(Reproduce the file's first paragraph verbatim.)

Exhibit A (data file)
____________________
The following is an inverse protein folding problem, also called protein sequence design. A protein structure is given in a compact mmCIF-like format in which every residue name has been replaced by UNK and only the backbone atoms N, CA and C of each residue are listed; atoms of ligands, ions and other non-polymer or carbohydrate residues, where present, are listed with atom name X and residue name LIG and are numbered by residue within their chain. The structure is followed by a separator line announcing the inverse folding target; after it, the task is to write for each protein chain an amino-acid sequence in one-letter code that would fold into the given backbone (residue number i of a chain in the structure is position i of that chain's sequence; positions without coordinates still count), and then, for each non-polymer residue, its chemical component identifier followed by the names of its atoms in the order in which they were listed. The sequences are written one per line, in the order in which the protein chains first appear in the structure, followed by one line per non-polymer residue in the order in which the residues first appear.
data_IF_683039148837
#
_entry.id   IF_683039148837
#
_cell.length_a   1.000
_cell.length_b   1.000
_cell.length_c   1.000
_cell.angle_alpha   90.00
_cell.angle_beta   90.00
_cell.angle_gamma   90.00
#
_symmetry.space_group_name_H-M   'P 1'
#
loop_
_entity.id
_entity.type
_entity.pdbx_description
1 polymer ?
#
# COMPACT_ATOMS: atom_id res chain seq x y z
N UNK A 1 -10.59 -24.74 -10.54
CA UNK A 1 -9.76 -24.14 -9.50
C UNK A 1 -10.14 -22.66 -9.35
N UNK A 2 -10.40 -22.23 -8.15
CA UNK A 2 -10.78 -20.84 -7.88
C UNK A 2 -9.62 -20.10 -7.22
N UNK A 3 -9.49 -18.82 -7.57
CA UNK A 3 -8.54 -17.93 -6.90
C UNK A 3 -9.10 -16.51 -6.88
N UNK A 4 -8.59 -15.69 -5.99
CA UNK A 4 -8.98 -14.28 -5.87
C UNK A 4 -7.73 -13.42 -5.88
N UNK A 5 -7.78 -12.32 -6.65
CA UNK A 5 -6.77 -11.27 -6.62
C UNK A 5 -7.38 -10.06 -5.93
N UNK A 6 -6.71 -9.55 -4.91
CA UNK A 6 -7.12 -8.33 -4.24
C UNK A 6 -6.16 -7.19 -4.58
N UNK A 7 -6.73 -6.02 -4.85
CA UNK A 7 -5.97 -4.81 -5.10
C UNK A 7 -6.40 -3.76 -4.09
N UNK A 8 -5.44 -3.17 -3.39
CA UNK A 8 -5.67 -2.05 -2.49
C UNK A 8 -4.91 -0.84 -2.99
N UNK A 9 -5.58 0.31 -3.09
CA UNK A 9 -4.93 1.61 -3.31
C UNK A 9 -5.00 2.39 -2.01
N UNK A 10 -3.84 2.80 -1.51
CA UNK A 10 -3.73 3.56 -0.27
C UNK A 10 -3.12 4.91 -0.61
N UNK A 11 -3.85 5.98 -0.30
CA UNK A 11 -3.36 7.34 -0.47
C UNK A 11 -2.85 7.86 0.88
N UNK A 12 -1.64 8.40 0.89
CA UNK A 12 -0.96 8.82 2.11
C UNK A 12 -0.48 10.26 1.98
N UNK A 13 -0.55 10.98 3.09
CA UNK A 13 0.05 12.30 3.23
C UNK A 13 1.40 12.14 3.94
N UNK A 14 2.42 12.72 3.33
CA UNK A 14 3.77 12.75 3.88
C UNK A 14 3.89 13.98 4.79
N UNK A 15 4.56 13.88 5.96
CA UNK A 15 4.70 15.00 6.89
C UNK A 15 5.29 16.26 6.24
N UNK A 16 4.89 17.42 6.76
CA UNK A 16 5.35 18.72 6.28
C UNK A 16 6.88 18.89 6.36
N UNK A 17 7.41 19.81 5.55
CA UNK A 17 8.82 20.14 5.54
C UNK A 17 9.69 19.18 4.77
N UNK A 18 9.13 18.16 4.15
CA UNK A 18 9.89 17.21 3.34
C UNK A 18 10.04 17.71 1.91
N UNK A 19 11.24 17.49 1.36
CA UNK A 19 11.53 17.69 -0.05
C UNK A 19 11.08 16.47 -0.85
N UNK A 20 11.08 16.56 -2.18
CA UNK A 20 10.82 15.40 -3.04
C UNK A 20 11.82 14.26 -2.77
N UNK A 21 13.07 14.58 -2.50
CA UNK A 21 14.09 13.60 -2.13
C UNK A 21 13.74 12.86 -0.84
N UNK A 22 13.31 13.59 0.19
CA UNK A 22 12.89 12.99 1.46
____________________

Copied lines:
The following is an inverse protein folding problem, also called protein sequence design. A protein structure is given in a compact mmCIF-like format in which every residue name has been replaced by UNK and only the backbone atoms N, CA and C of each residue are listed; atoms of ligands, ions and other non-polymer or carbohydrate residues, where present, are listed with atom name X and residue name LIG and are numbered by residue within their chain. The structure is followed by a separator line announcing the inverse folding target; after it, the task is to write for each protein chain an amino-acid sequence in one-letter code that would fold into the given backbone (residue number i of a chain in the structure is position i of that chain's sequence; positions without coordinates still count), and then, for each non-polymer residue, its chemical component identifier followed by the names of its atoms in the order in which they were listed. The sequences are written one per line, in the order in which the protein chains first appear in the structure, followed by one line per non-polymer residue in the order in which the residues first appear.